Some 51 percent of our water discharge was to public sewers, with about 30 percent of that volume first processed at our own treatment plants. Another 42 percent was discharged to surface or ground water, with 90 percent of that volume pre-treated. The remainder was handled by hazardous waste water treatment companies.

Water withdrawals and water reused / recycled (kilotons)

Download graph as XLS (21 kB) | Download graph as PNG (24 kB)

Water withdrawals and water reused / recycled (kilotons) (bar chart) Water withdrawals and water reused / recycled (kilotons) (bar chart)

Waste and recycling

80% of waste sent for recycling in 2015 (icon) 80% of waste sent for recycling in 2015 (icon)

of waste sent for recycling in 2015

ABB products contain mostly steel, copper, aluminum, oil and plastics. Consequently, the main waste streams at ABB facilities are metal, oil and plastic, as well as wood and cardboard from packaging materials and paper from office activities.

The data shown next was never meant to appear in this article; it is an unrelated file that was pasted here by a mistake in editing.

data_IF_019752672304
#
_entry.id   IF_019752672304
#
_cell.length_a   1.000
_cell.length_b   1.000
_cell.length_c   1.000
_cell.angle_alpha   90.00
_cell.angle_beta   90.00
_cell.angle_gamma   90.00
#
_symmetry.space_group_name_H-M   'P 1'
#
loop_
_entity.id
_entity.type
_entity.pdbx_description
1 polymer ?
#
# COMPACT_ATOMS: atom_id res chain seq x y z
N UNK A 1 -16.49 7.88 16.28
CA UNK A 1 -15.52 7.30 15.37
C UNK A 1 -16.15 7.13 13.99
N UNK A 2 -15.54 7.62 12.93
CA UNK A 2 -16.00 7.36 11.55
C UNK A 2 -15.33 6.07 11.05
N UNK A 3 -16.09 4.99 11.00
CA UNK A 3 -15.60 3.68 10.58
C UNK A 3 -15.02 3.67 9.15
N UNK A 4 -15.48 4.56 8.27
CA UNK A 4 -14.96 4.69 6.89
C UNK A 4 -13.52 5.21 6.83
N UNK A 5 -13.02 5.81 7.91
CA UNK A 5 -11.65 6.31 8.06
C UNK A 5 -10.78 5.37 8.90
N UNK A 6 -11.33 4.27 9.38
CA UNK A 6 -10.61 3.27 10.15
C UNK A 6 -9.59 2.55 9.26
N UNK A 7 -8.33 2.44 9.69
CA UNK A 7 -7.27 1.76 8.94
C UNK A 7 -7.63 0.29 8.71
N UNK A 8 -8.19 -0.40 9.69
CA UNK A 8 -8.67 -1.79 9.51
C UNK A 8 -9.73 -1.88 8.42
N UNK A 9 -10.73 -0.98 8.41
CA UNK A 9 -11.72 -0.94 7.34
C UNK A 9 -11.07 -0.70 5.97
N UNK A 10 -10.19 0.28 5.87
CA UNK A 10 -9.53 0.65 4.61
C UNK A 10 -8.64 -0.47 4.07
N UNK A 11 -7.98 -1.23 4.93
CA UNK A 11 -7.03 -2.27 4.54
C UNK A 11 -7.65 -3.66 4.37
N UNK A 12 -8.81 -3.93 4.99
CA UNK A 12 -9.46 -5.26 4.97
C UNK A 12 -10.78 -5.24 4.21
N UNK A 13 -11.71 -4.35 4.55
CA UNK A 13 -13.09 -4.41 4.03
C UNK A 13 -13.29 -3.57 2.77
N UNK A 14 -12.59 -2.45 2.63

The majority of the material used in our products is reclaimable at the end of the product’s life, and we aim to enhance the ability to recycle by designing products that can be dismantled more easily and by providing users with recycling instructions.

At our sites, we aim to optimize material use, reduce the amount of waste generated and increase the share of waste that is reused or recycled. We are committed to reduce the amount of waste sent to final disposal – both hazardous and non-hazardous – by 20 percent by 2020. This will be measured as the proportion of total waste sent for final disposal and compared with a 2013 baseline.

During 2015, the total generation of waste was essentially unchanged from 2014, while the proportion of waste sent to final disposal improved slightly from 21 percent in 2014 to 20 percent in 2015.

To support this objective, all sites are required to develop plans to increase the share of waste reused or recycled and to reduce the amount of waste sent for final disposal in absolute terms.